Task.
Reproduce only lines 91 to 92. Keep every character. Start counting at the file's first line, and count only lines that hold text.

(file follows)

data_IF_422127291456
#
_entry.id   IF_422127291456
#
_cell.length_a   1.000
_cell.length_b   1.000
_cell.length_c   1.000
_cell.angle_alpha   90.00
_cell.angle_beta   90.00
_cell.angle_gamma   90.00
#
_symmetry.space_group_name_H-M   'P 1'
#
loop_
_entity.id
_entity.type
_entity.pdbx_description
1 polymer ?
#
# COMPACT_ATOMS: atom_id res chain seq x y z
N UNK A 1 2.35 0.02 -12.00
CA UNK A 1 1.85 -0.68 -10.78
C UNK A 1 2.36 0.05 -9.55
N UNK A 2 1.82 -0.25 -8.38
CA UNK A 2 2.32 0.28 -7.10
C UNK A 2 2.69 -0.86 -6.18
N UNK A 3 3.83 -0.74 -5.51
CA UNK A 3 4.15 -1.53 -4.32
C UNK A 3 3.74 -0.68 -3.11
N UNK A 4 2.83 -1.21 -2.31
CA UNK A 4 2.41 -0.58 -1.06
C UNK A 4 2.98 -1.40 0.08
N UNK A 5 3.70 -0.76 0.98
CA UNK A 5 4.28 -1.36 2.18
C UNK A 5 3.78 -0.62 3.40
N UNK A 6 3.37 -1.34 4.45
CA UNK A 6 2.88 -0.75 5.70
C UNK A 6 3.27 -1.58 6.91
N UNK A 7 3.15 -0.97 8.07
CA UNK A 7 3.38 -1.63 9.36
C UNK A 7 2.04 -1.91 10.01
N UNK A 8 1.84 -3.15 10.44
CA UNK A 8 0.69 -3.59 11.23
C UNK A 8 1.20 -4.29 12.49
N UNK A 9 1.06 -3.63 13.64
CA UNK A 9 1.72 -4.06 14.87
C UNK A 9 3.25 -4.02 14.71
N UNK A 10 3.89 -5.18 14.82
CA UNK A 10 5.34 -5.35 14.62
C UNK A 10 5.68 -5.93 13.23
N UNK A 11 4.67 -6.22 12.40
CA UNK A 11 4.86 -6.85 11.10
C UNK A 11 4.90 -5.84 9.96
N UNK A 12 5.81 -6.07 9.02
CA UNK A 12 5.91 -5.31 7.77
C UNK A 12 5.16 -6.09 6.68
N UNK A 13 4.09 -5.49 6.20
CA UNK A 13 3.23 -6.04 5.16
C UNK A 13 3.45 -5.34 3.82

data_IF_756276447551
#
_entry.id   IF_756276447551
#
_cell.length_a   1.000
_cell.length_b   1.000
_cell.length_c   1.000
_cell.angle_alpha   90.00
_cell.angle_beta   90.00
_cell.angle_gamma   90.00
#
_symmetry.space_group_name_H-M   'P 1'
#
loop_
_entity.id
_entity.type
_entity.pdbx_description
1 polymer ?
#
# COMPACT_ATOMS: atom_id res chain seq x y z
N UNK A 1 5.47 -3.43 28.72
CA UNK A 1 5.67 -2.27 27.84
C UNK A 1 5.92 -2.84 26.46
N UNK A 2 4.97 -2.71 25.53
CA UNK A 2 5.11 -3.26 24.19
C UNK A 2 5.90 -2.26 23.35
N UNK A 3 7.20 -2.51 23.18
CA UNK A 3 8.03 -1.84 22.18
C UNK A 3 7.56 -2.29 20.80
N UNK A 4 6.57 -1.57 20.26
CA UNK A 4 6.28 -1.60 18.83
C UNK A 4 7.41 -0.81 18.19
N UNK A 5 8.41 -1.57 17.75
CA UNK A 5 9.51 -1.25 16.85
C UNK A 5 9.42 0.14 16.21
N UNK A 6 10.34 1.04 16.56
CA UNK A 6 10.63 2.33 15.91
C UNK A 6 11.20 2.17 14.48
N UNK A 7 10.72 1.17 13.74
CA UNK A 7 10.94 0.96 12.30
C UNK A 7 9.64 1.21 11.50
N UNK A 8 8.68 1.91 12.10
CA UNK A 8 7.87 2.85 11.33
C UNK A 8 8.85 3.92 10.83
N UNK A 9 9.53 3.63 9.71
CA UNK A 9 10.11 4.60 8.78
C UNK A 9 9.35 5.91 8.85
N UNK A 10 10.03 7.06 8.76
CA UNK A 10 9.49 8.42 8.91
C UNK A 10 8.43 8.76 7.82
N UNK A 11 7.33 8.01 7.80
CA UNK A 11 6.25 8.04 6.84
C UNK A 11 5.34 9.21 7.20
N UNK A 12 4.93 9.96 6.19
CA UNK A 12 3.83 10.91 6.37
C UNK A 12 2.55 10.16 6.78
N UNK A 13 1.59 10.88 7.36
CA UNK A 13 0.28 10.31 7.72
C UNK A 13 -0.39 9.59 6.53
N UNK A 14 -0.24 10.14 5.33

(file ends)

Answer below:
C UNK A 4 7.41 -0.81 18.19
N UNK A 5 8.41 -1.57 17.75